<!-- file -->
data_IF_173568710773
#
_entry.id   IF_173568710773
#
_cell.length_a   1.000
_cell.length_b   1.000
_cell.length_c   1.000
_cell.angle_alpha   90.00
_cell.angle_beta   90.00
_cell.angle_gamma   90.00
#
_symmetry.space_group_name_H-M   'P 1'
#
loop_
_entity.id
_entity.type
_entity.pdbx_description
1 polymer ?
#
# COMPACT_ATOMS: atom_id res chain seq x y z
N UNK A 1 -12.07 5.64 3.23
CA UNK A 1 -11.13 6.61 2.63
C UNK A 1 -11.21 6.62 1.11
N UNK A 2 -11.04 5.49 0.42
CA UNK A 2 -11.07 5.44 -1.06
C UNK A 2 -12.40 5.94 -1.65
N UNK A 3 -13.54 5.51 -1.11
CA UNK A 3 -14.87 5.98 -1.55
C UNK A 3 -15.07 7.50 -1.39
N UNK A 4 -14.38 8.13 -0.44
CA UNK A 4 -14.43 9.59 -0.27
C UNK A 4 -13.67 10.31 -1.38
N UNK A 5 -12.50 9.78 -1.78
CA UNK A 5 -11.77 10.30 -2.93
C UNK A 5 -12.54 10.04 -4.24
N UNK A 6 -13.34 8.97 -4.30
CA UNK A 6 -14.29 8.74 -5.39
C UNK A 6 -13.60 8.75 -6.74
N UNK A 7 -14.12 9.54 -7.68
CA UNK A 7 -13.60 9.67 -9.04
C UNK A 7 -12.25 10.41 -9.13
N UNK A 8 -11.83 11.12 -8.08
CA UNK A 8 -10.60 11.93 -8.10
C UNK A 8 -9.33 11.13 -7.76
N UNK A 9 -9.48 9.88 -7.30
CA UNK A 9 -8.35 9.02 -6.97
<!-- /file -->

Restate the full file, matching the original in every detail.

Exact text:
data_IF_173568710773
#
_entry.id   IF_173568710773
#
_cell.length_a   1.000
_cell.length_b   1.000
_cell.length_c   1.000
_cell.angle_alpha   90.00
_cell.angle_beta   90.00
_cell.angle_gamma   90.00
#
_symmetry.space_group_name_H-M   'P 1'
#
loop_
_entity.id
_entity.type
_entity.pdbx_description
1 polymer ?
#
# COMPACT_ATOMS: atom_id res chain seq x y z
N UNK A 1 -12.07 5.64 3.23
CA UNK A 1 -11.13 6.61 2.63
C UNK A 1 -11.21 6.62 1.11
N UNK A 2 -11.04 5.49 0.42
CA UNK A 2 -11.07 5.44 -1.06
C UNK A 2 -12.40 5.94 -1.65
N UNK A 3 -13.54 5.51 -1.11
CA UNK A 3 -14.87 5.98 -1.55
C UNK A 3 -15.07 7.50 -1.39
N UNK A 4 -14.38 8.13 -0.44
CA UNK A 4 -14.43 9.59 -0.27
C UNK A 4 -13.67 10.31 -1.38
N UNK A 5 -12.50 9.78 -1.78
CA UNK A 5 -11.77 10.30 -2.93
C UNK A 5 -12.54 10.04 -4.24
N UNK A 6 -13.34 8.97 -4.30
CA UNK A 6 -14.29 8.74 -5.39
C UNK A 6 -13.60 8.75 -6.74
N UNK A 7 -14.12 9.54 -7.68
CA UNK A 7 -13.60 9.67 -9.04
C UNK A 7 -12.25 10.41 -9.13
N UNK A 8 -11.83 11.12 -8.08
CA UNK A 8 -10.60 11.93 -8.10
C UNK A 8 -9.33 11.13 -7.76
N UNK A 9 -9.48 9.88 -7.30
CA UNK A 9 -8.35 9.02 -6.97